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CYBERSECURITY: BY FAILING TO PREPARE, YOU ARE PREPARING TO FAIL

By Sarah Armstrong-Smith, Head Continuity & Resilience at Fujitsu UK & Ireland

With increased scrutiny around big businesses, it’s clear that the public are placing serious value on the trustworthiness and honesty of a company. This shift in expectation and perception is indicative of various attacks, breaches and threats that have affected businesses across all verticals, not just financial services.

However, the impact of these breaches on financial services is arguably more serious due to the vast amount of personal and sensitive data that these institutions hold as the exploitation and abuse of data can cause real harm to individuals. This means that as there is more of a shift towards trust as a differentiator, financial services need to be at the forefront of this change.

Sarah Armstrong-Smith

The fact that banks are now publishing the number of operational and security incidents that have occurred is important in this journey. Whilst this voluntary scheme could present a challenge to banks, as they are exposing themselves to criticism, it also presents a great opportunity to showcase their trustworthiness and proactive approach to cybersecurity, as well as establishing their overall framework and approach to operational resilience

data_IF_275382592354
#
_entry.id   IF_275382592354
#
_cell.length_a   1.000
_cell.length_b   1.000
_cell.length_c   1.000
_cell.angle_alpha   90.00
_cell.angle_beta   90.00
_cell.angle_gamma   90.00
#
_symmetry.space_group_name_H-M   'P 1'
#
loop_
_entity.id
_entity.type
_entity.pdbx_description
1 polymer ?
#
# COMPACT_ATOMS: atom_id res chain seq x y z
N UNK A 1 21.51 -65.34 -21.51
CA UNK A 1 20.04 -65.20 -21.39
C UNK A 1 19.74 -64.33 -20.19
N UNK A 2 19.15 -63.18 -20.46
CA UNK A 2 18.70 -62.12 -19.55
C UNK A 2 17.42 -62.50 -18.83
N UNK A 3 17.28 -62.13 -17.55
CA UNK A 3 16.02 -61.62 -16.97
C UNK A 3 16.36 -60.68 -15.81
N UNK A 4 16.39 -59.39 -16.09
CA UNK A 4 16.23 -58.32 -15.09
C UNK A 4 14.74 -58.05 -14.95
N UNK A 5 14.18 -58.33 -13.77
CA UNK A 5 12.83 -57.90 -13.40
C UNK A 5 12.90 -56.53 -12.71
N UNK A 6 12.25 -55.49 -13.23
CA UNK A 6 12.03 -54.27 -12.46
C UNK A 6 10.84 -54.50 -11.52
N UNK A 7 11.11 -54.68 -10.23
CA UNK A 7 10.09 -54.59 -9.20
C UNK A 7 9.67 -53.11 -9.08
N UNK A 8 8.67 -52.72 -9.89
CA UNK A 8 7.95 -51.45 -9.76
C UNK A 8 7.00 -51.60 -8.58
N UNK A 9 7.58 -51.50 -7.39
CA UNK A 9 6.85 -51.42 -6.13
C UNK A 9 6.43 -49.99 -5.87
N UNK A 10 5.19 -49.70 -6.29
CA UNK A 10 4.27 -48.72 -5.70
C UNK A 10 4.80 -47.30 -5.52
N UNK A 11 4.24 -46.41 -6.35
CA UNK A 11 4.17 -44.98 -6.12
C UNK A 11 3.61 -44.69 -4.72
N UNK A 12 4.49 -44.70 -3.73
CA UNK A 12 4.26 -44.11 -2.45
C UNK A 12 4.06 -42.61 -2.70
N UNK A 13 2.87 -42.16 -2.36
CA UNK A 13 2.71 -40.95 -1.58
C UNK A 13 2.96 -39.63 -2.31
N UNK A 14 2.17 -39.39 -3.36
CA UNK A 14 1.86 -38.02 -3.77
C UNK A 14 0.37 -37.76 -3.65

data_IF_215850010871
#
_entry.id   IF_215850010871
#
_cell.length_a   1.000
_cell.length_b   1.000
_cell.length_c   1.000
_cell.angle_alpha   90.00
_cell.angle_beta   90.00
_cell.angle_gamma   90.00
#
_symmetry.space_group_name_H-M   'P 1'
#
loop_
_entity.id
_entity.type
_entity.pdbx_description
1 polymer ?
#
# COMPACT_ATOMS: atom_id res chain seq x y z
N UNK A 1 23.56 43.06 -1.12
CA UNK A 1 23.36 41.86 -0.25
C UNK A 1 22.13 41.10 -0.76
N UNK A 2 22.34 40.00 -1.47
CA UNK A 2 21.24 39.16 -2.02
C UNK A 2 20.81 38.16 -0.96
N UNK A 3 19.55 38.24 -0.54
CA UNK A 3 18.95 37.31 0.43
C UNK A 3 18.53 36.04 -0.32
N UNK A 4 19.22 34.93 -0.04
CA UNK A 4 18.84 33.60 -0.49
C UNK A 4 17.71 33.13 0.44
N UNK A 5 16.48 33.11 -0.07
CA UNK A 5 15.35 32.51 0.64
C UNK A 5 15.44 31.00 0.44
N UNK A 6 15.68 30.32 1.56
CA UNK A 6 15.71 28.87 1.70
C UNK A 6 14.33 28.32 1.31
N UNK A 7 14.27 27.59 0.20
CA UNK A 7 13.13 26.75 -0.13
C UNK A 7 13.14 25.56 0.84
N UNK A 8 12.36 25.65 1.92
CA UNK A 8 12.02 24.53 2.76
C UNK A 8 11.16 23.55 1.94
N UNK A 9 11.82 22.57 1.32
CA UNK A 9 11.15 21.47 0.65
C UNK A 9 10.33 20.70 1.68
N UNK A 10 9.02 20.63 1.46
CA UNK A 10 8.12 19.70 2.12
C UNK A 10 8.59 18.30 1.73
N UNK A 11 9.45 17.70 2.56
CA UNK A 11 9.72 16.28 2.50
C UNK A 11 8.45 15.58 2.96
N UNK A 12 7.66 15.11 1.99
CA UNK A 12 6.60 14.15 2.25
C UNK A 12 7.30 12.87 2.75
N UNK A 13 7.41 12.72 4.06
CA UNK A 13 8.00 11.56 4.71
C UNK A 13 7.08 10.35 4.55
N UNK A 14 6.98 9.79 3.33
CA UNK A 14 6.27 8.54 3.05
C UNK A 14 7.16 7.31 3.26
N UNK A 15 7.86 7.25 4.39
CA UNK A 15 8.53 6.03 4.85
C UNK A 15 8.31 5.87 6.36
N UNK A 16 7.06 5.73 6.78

It is this aspect of trust that banks and financial services need to adopt and embrace in order to be competitive and to provide confidence to consumers. That’s why banks need to be show their customers that they are proactively managing cybersecurity threats.

Whilst technology may be a factor in some cybersecurity threats, it is also a big part of solution. Financial service institutions need to consider which of the cybersecurity technologies they should be investing in to ensure that they are prepared for an array of threats, rather than reacting to the breach once it has hit. What is clear is the with the pace of change and adoption of innovative technology, financial institutions need to be constantly prepared.

Back to basics

Taking a back to basics approach is an important step for any business when approaching cybersecurity. This involves having a good understanding of the network and all endpoints so that there is a good understanding of the threat landscape.

Cyber Threat Intelligence (CTI) tools can be used as an early warning system to detect and contain potential threats before they become incidents. This intelligence is essential for any businesses as cybersecurity threats become increasingly indiscriminate.